Tomorrow is the year anniversary of the downing of MH17, brought to earth over Ukraine. There are at least two investigations going on. One has indicated it believes the most likely scenario is that Ukrainian separatists brought down the plane. There is talk of a UN Tribunal. Mr. Putin thinks it “premature.”

Lest we forget, Emmy nominations were announced today. Streaming services rise and broadcast slips in numbers of nominations.

The phone has buzzed three times. The verdict is in for James Holmes; he is guilty of murder and faces the death penalty.

Letter From New York September 3, 2010

September 3, 2010

Or, as it seems to me…

On Wednesday afternoon, I was sitting at my desk, plunging through the mountainous amounts of email that had collected while I had taken a few days off. I was attempting to decipher from a long string of messages whether or not we were about to send a team to Nigeria. Then a new email popped in from a colleague: Have you seen this?

It was a link to a breaking story posted by the Washington Post. A gunman had gone into Discovery Communications, potentially with explosives strapped to his chest, and had taken hostages. I immediately felt shocked. Once upon a time, I worked for Discovery and still have many, many friends there both from when I worked there and ones made in years when I was producing some programs for various of their networks. I am on the Board of CINE and my friend Rita Mullin, the current President, works for TLC, a Discovery Network. I know someone on every floor in that building, I would guess.

What I did next surprised me. I immediately left the Washington Post site and went to Twitter, put Discovery in the search bar and started scanning the posts, and long before it was announced on any news organization I had found out the gunman’s name was James Lee, that he had posted a rambling, bizarre, disturbing manifesto online about his grievances with Discovery and their programming. He, for example, wanted no more celebration of births on Discovery Health [soon to be the Oprah Winfrey Network] because children were, I think he said, vermin that consumed the earth. I found a picture of him entering the building, taken by a Discovery employee who sent it to another employee, who then tweeted it.

I found links to the video feed from the helicopter flying over the building. There were poignant messages from friends of people in the building wishing them well and saying prayers for them. I looked for tweets from people I knew but found none. I knew from Twitter that people had gotten out of the building safely before it was on the general news sites. Heck, I knew a lot about what was going on before I got my first email alert from CNN.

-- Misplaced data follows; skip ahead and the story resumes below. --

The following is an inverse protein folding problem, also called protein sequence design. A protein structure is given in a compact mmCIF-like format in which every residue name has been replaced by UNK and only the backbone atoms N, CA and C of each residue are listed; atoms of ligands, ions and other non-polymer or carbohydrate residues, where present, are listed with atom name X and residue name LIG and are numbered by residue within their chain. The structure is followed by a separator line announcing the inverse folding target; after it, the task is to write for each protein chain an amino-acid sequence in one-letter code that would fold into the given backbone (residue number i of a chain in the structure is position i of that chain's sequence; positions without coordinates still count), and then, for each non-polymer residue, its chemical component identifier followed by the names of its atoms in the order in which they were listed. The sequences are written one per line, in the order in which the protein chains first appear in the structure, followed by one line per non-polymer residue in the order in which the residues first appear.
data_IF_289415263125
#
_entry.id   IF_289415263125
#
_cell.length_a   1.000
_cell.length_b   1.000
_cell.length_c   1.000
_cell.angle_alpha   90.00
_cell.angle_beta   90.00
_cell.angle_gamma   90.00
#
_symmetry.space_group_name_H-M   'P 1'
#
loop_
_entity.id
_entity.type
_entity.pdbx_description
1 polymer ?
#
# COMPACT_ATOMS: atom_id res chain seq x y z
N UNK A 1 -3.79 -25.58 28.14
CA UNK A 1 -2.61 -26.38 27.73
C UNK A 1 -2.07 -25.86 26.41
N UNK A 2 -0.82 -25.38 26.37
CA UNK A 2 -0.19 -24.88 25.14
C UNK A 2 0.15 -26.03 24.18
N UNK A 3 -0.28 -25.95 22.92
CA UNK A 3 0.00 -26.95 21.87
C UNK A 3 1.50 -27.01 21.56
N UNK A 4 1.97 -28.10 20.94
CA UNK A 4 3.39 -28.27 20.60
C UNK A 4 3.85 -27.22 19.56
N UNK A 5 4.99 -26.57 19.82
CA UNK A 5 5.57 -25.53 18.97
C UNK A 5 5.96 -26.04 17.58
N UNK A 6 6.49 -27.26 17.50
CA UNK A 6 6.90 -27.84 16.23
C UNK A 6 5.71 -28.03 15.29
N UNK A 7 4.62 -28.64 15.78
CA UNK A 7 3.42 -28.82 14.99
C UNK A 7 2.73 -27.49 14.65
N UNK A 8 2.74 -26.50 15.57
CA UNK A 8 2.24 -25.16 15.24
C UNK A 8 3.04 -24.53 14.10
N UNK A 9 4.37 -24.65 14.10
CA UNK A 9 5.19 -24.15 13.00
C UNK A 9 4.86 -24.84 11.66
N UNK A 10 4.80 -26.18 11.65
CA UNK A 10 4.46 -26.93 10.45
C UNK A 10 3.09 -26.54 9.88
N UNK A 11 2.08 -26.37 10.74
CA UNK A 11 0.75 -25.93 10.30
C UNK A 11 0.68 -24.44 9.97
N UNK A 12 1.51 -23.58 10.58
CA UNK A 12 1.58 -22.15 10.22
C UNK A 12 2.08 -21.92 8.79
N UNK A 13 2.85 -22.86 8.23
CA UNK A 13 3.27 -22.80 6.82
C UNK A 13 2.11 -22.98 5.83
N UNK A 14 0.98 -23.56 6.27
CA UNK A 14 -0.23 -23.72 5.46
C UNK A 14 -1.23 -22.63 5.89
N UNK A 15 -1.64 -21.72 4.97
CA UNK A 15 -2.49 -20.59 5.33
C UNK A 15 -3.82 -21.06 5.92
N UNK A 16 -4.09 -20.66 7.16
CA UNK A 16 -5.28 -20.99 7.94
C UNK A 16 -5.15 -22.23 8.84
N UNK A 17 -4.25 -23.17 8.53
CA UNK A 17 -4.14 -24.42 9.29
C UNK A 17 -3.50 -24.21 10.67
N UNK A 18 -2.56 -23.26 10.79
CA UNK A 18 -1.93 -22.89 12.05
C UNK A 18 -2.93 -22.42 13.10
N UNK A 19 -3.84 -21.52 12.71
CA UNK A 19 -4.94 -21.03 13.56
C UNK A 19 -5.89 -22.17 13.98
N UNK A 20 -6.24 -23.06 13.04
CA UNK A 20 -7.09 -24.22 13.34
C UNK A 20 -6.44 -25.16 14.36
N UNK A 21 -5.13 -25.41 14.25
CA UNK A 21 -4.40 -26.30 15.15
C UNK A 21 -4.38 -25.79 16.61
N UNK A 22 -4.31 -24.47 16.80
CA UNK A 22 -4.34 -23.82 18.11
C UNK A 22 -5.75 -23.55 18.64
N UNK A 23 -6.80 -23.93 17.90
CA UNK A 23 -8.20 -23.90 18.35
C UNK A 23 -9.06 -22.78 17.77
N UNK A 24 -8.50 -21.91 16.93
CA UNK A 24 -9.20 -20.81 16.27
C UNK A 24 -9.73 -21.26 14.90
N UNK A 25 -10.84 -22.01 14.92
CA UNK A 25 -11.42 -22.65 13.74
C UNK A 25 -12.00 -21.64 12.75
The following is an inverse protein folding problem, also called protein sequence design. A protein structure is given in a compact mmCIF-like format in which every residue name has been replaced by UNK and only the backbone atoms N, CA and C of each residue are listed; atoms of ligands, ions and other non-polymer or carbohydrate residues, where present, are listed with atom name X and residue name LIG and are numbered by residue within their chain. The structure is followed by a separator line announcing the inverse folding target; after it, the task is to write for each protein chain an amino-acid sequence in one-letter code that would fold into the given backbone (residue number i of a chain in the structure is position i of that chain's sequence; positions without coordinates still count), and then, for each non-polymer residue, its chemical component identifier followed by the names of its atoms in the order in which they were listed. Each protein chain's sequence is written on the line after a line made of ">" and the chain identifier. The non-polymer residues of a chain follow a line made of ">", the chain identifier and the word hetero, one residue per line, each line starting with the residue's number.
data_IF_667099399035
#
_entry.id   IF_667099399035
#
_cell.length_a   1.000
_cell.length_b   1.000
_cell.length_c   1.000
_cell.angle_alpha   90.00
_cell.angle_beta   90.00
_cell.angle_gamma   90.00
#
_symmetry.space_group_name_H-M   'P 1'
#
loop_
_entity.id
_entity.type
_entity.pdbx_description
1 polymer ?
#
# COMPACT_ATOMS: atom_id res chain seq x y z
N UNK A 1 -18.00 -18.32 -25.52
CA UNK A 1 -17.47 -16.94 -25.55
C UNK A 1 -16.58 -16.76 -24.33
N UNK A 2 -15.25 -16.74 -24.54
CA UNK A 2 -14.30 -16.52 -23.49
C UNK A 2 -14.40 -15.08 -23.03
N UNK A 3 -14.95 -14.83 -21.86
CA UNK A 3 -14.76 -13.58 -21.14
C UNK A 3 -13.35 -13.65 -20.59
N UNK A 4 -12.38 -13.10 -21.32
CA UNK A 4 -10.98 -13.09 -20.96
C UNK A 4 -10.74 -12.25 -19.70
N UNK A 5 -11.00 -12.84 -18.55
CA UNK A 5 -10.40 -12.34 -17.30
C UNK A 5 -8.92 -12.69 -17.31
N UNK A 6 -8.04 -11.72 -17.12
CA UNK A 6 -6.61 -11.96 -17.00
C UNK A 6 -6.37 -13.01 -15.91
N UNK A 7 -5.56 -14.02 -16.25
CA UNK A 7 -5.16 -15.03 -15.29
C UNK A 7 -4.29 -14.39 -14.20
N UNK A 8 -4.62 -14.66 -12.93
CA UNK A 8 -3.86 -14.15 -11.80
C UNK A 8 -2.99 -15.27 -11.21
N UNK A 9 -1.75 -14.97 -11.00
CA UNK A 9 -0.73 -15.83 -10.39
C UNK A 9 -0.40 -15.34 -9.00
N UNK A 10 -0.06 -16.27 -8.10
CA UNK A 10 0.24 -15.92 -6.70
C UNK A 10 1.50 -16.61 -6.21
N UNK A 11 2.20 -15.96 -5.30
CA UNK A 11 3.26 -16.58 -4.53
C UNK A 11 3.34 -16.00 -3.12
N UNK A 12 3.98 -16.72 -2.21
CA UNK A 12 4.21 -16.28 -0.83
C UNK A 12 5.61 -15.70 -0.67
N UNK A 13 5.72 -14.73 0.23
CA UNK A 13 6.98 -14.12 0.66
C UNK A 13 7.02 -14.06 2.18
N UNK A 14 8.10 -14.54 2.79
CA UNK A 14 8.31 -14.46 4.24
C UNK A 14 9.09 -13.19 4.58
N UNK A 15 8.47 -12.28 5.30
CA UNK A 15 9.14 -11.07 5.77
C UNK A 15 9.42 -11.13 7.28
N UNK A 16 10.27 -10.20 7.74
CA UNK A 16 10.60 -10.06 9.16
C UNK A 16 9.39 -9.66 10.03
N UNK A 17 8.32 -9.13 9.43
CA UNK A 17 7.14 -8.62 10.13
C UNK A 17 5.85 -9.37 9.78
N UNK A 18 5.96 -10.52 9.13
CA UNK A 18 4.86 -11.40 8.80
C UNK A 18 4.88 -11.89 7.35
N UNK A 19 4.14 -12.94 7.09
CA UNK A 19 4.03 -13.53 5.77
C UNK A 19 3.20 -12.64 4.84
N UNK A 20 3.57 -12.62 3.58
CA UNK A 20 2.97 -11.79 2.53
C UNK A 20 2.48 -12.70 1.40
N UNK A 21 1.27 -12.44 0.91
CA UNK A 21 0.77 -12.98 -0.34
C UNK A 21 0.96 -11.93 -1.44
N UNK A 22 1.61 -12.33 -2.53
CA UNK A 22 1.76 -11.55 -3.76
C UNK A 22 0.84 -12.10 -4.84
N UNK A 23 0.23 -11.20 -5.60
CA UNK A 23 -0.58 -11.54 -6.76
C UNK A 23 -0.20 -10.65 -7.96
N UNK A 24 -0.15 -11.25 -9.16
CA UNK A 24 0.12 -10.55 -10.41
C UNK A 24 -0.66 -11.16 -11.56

I learned, rather quickly, that the hostages were taken in the lobby area. That particularly engaged me and I became incredibly concerned. There is a wonderful woman named Rosa who mans the front desk in the lobby of Discovery. She is a magnificent human being who is the perfect first person for a visitor to meet. She is warm, she is respectful, she is organized and she is engaging. I have visited there for years and when I arrive she jumps up and comes out from behind her desk and gives me the biggest mama hug I get in my life these days.

The thought she might be a hostage caused me great distress. When I heard the hostages had been taken in the lobby, I thought of Rosa. A well of tears came to my eyes and I sat at my desk and prayed, prayed for all of them but particularly prayed for my Rosa, the woman who always makes me feel more than special when I arrive at Discovery. She doesn’t hug everyone who comes there. I have followed dignitaries into the Discovery lobby. I got hugged; they didn’t. I have been with important people who found themselves thinking I must be important because of the way Rosa greeted me.

To think she was a hostage tormented me. I rested when I found out that the hostages were all men, enormously relieved Rosa was not one of them. I breathed more freely when I found out, through Twitter, that the building had been successfully evacuated, that the children in the Day Care Center were safe at McDonald’s. I was grateful when it ended. Though it ended with the death of James Lee, a tormented soul who wanted to save the planet, a good thing, but who chose a desperately sick way of doing it.